Well, spanking was legal back then. You know, the way I was raised definitely influences me and my kids. My life growing up was different because of the incident my dad had. My dad was home all the time. Bright, very bright. Carpenter. My mom worked a lot. But as a dad, my dad was always there. He went to all my basketball games, all my baseball games, all of the bowling matches. But at least growing up, I felt like I had to do the same thing.

11:31 - 12:15

James Thompson, James Seth Thompson

I was fortunate to have in my neighborhood, you know, both of my parents, I think.... I have a group of best friends we called the Spades crew because we were in that class in high school, [...] your office and play spades and take money. But you know, when I think about the kids in my neighborhood that I grew up with, to be honest, I was the only one, I won't say dad, because not everyone, every situation is different. But I was certainly the only one that benefited from a strong father figure in my life. And. I don't take that for granted. Right. There's instances where people lose their parents, unfortunately early in life, but sometimes there's other guys that kind of step up to give that guidance. So I think I benefited from that.

12:16 - 12:43

James Thompson, James Seth Thompson

You know, I think about my uncles, I think about my grandfathers, I think about the matriarchs in my family. You know, I just had a roadmap, to be honest. Because I had the roadmap, I don't think I had the opportunity to steer off course. So all of those experiences definitely influenced and impacted how I and my wife collectively raised our kids. But to be honest, like the last thing I'll say about that is, there's this thing in me where I don't want to let my dad down. Hmm.

12:43 - 13:20

Speaker 2

It looks like and it sounds like being in an involved father was modeled for you throughout your entire life. And when I think about a lot of, not just Black men, but also like first-gen wealth creators, right? They are often, especially those with family, find it difficult to find that balance, right? Like, how can I be calm and overachieving professional while also finding time for my family and my kids? What advice would you give men in your shoes and men who are having that, that battle of trying to create wealth while also trying to being involved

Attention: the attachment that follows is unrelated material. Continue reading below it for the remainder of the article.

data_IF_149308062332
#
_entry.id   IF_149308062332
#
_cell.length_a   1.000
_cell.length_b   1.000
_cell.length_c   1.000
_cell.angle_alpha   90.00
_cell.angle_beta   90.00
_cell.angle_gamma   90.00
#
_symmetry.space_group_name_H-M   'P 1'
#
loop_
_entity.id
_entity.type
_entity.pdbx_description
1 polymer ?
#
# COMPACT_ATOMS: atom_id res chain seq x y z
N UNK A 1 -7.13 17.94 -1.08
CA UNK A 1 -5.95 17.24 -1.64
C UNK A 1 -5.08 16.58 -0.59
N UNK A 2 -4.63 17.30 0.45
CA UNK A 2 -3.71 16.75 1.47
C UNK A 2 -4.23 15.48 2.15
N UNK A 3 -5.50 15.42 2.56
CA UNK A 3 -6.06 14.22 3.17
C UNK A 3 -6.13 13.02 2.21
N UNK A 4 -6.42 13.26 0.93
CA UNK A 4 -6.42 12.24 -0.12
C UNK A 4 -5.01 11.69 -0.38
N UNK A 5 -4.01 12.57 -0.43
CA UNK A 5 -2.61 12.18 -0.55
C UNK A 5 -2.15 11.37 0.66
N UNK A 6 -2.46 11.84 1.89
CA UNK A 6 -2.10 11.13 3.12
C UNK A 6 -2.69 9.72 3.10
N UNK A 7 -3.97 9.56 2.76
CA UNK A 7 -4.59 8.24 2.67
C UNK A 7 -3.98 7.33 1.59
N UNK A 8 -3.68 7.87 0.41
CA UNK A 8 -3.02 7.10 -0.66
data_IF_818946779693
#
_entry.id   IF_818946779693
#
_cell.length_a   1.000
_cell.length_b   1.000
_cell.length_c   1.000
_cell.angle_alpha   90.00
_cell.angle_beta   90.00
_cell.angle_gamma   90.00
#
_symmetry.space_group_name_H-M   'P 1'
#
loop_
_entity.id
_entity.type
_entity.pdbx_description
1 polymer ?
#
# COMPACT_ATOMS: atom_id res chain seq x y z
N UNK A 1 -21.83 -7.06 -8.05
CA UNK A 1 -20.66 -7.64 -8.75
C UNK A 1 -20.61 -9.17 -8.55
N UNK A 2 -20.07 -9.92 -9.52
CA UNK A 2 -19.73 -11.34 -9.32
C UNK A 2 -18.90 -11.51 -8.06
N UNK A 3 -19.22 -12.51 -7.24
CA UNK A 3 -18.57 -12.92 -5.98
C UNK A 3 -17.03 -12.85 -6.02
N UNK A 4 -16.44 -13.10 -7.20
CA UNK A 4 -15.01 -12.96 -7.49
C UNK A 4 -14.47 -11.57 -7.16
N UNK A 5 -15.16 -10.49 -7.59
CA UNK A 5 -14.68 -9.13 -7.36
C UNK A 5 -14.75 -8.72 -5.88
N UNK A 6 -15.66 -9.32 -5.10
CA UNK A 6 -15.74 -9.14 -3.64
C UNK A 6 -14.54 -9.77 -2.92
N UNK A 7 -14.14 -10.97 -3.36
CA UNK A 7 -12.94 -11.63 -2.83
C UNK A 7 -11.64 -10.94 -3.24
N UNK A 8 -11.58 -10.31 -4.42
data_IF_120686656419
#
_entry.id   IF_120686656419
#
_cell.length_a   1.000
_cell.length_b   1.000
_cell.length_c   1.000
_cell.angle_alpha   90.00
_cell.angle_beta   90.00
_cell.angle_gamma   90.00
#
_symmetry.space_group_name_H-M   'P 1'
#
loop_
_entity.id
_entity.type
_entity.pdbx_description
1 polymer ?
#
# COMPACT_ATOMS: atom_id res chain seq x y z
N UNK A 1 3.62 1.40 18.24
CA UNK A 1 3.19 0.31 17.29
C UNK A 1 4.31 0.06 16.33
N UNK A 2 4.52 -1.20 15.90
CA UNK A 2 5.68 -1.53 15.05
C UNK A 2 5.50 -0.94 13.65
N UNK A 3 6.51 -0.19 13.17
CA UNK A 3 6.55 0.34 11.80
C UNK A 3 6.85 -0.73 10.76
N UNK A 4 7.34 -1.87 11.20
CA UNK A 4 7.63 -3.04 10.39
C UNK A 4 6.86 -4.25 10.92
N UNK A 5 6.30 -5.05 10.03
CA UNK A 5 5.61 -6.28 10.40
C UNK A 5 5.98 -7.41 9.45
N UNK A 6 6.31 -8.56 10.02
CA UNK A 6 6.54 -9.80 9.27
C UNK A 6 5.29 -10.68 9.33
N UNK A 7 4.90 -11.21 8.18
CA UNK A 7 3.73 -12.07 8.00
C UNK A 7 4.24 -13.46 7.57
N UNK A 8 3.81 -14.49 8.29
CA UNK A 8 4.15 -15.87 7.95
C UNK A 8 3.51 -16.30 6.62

13:20 - 14:10

James Thompson, James Seth Thompson

father? You have to advocate for the environment that will help you thrive both financially and with your family. Remember, my priorities were faith, family and fun. There was no F called finances. Because I think if I do those things right, the finance part will come. Look, there are certain places I won't work. There's certain jobs I didn't take because it would literally take me away from my family. It's just a consideration, right? And it won't, it won't be perfect, but you have to fight for that. You have to be so intentional and deliberate where at least you have to make an educated decision on what you need to do in that moment. And I've seen too many careers break up too many families, to be honest. Mm hmm. And I just never wanted to be one of those statistics.

14:10 - 14:22

Speaker 2

That's such good advice. I hope all of you young dads out there were taking notes, but it's also important for us women as well who are also chasing after those careers and finding that balance.

14:22 - 14:57

James Thompson, James Seth Thompson

So a lot of time and consideration is about the kids. But before we had two kids and then we just had one. It was what did I need to do at that time to give my wife the space any opportunity to do the things that she thought to be important in her professional life as well? So that's the, that's the bond. I feel like every couple of years, you know, we go back and forth like, Hey, it's my turn to get mine and it's your turn to get yours and my turn to get mine, your turn... You know, but that's how we work. You know, we just. we just know when the other has to step up and address the gaps while the other one is pursuing something.

14:57 - 15:03

Speaker 2

Yeah, the Obamas actually have a similar situation or setup. It's clearly the blueprint that works.

15:03 - 15:08

James Thompson, James Seth Thompson

Absolutely. I'll take credit for teaching them that. Yeah, exactly. You're welcome, Obamas.

15:10 - 15:29

Speaker 2

So we're going to talk a little bit about your career now, as many of our listeners know, not only have you been a bouncer and bodyguard before, but you also started your career in the music industry. Can you share with us a little bit about your early career and what catalyzed your transition into wealth management?

15:29 - 16:00

James Thompson, James Seth Thompson

So growing up in New York, there was a program, I believe was called Yes to Jobs. I applied for this program. I was 16 and I got accepted into the program. So my first internship was at Warner Music Group with a business lawyer, and he had some amazing clients, like red carpet clients. The next summer came around and he said, OK, we're going to put you in the marketing artist development side. You're going to be at BMG records.

16:00 - 16:32

James Thompson, James Seth Thompson

I'm like, Yeah, I want to go there. Why? Because the greatest rap group of all time was there, Wu-Tang Clan. So here I am, 16-17 years old, working with a marketing and artist development team, Wu-Tang Clan, Mobb Deep, SWV, PMD. When EPMD broke up, they sell it to our [...] it was just crazy. Yeah, I went on a tour bus once in a while. [...] My mom said, you're going to die. They're going to kill you. You're gonna die. I'm like, It's worth it. I'm going to do it.

16:32 - 16:35

Speaker 2

it. At leasrt I'll die happy.

16:35 - 17:01

James Thompson, James Seth Thompson